SIR,--4 was not on the spot at Ardmore. Mrs, Lentaigne. who impugns my report, was not. The non-Catholic speaker was invited to speak on what women can do in rural improvement. She chose to assail the educational policy of the Government. in the presence of high Ministers, and this in the midst of a Gaelic-speaking district, Her words may he read in the Tipperary Star. The storm of letters of protest in the daily newspapers shows how the admission of this attack by Muinntir na Tire was received by the body of Catholic and national opinion.
Mrs. Lentaigne, when she writes of "compulsory Irish," begs the whole question. The revival of the historic national language and literature is the national policy, supported by all national parties, and opposed by none save those of alien allegiance. It is, moreover, already an accomplished fact in considerable measure. At the Junior session at Ardmore, all could speak Irish save a lad from England. To attack the revival, or the means by which it is being accomplished so successfully, is to attack res judicata. It is not a project, doubtfully feasible, like the revival when begun long years ago, but a living culture and national principle which the speaker opposed. We are asked to scrap the achievement of a generation and to abandon the historic Irish culture and its great literature, both so precious to Catholic civilisation, when we have saved them at last.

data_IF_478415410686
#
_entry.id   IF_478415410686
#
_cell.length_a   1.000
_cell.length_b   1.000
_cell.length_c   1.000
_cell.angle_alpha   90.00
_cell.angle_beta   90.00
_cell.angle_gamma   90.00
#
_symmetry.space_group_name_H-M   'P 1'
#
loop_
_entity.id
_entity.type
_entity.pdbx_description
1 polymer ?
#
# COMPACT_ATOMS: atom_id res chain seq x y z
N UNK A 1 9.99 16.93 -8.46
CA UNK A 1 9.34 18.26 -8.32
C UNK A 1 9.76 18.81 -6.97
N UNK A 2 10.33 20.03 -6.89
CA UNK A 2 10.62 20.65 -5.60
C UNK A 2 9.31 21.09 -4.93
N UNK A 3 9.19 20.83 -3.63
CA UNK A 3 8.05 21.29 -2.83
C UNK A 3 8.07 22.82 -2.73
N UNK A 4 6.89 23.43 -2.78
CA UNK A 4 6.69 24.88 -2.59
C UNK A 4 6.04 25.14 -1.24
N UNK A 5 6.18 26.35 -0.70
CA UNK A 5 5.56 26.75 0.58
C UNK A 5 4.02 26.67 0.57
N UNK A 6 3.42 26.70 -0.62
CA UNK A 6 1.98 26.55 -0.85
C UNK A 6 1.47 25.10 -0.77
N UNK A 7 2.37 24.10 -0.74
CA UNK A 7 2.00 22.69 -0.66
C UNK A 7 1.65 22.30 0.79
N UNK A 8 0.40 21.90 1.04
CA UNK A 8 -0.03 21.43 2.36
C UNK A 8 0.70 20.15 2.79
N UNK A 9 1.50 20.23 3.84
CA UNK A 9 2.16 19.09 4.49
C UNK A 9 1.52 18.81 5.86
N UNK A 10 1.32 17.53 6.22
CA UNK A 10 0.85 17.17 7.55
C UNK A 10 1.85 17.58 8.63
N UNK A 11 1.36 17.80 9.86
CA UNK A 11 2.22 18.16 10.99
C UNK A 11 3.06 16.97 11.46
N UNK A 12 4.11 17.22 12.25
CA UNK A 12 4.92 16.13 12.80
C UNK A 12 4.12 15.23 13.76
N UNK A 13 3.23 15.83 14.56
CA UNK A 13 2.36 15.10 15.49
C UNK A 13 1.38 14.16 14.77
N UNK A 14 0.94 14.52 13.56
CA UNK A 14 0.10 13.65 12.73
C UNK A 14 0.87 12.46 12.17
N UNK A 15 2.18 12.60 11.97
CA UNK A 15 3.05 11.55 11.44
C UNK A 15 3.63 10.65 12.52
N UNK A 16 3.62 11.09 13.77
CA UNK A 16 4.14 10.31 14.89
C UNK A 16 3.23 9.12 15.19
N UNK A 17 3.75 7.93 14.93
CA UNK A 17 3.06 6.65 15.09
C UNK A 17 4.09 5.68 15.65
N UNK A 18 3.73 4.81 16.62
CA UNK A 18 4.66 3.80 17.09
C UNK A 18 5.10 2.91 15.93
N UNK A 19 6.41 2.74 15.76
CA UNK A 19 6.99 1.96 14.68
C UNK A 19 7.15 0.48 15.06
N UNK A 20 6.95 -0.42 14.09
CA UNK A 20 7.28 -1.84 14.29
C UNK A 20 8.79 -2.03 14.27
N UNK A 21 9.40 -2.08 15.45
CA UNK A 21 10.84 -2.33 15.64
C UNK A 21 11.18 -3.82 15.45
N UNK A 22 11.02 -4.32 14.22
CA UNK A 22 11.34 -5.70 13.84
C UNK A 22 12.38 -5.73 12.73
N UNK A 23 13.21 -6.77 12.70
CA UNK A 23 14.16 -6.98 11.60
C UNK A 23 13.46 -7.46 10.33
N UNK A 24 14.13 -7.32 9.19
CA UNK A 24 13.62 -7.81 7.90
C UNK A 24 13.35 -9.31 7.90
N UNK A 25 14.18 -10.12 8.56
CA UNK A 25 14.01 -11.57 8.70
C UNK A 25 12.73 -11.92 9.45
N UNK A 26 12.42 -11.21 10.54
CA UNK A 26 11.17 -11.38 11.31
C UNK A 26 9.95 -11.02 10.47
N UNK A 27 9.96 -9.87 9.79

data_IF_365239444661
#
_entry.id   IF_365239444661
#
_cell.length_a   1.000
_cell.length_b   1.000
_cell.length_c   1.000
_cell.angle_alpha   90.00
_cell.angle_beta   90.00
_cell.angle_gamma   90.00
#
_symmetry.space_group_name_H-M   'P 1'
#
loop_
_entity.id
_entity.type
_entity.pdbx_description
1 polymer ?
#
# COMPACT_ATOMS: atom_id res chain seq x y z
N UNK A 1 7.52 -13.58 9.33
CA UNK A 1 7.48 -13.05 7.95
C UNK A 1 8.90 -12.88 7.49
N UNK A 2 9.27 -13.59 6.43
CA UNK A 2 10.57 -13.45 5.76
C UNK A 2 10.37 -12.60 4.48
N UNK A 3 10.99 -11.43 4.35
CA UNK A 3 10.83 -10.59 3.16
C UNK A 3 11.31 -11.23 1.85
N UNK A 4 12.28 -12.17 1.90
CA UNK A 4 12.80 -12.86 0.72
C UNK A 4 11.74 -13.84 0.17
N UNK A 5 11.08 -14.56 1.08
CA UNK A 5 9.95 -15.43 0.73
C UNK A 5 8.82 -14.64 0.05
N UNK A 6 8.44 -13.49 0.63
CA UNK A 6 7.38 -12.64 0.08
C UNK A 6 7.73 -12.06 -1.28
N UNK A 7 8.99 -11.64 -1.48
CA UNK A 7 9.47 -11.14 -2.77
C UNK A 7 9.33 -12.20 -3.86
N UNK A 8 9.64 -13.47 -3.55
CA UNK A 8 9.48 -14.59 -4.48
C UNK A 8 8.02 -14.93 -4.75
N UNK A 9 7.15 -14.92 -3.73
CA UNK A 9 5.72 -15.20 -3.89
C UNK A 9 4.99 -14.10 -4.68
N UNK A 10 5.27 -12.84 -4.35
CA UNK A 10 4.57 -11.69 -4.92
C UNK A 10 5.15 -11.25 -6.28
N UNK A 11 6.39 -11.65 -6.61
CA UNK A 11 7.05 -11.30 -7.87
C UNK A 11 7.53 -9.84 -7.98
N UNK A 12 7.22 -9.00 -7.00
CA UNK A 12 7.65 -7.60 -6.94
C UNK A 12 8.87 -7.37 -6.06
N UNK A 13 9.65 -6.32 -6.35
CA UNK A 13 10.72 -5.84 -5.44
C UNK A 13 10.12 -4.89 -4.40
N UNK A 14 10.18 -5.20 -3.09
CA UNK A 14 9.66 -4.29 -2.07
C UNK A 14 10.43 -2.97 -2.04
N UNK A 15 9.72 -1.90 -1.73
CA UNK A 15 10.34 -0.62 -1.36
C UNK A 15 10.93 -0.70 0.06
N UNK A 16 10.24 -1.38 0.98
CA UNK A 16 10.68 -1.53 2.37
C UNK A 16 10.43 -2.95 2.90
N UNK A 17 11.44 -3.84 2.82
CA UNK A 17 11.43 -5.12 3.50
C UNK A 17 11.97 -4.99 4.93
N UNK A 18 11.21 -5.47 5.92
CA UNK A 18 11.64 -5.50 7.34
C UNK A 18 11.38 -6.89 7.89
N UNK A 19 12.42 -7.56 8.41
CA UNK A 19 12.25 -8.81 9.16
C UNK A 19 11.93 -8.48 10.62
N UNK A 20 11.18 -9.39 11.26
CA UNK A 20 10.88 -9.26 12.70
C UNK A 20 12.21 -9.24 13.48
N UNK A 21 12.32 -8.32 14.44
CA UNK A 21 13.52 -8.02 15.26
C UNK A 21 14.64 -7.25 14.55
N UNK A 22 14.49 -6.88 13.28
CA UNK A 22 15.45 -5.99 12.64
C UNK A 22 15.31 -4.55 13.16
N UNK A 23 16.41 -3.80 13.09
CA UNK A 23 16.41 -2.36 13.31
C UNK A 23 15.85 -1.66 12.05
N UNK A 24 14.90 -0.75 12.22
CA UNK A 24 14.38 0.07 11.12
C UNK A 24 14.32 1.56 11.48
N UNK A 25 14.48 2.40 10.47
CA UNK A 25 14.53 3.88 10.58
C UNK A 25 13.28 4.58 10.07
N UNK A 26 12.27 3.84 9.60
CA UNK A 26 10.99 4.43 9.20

Twenty-five years ago, the matter was problematic. It is so no longer. No society can advance if it allows itself to be dragged back to the starting point again and again, or wastes energy in arguing over what was decided long since.
I am sorry if my report seemed discourteous, owing to extreme condensation. I repeat that the Protestant visitor's right to her own opinions is not questioned; but Muinntir na Tire is an organisation which seeks to be in step with the nation, and especially with the Catholic body. The view of the body of national and Catholic opinion must be expressed in a faithful report.
YOUR DUBLIN CORRESPONDENT,
P.S.--If people living on 300 acres of land and not tilling it—while their neighbours subsist on 5-acre holdings—are not ranchers, what are they?